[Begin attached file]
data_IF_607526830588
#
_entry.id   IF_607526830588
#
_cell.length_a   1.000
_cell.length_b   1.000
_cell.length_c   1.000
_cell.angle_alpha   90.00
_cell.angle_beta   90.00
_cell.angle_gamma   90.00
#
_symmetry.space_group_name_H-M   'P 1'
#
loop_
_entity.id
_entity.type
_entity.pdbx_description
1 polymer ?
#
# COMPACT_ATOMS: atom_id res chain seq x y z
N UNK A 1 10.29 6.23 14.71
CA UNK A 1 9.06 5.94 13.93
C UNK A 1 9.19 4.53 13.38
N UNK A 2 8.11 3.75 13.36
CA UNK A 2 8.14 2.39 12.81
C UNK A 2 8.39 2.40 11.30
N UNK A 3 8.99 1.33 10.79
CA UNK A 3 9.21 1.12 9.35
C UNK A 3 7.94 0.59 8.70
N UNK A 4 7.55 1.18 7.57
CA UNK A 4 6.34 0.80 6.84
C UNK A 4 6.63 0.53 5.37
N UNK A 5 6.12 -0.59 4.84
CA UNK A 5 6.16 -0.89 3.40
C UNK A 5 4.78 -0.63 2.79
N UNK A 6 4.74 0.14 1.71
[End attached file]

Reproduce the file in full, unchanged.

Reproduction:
data_IF_607526830588
#
_entry.id   IF_607526830588
#
_cell.length_a   1.000
_cell.length_b   1.000
_cell.length_c   1.000
_cell.angle_alpha   90.00
_cell.angle_beta   90.00
_cell.angle_gamma   90.00
#
_symmetry.space_group_name_H-M   'P 1'
#
loop_
_entity.id
_entity.type
_entity.pdbx_description
1 polymer ?
#
# COMPACT_ATOMS: atom_id res chain seq x y z
N UNK A 1 10.29 6.23 14.71
CA UNK A 1 9.06 5.94 13.93
C UNK A 1 9.19 4.53 13.38
N UNK A 2 8.11 3.75 13.36
CA UNK A 2 8.14 2.39 12.81
C UNK A 2 8.39 2.40 11.30
N UNK A 3 8.99 1.33 10.79
CA UNK A 3 9.21 1.12 9.35
C UNK A 3 7.94 0.59 8.70
N UNK A 4 7.55 1.18 7.57
CA UNK A 4 6.34 0.80 6.84
C UNK A 4 6.63 0.53 5.37
N UNK A 5 6.12 -0.59 4.84
CA UNK A 5 6.16 -0.89 3.40
C UNK A 5 4.78 -0.63 2.79
N UNK A 6 4.74 0.14 1.71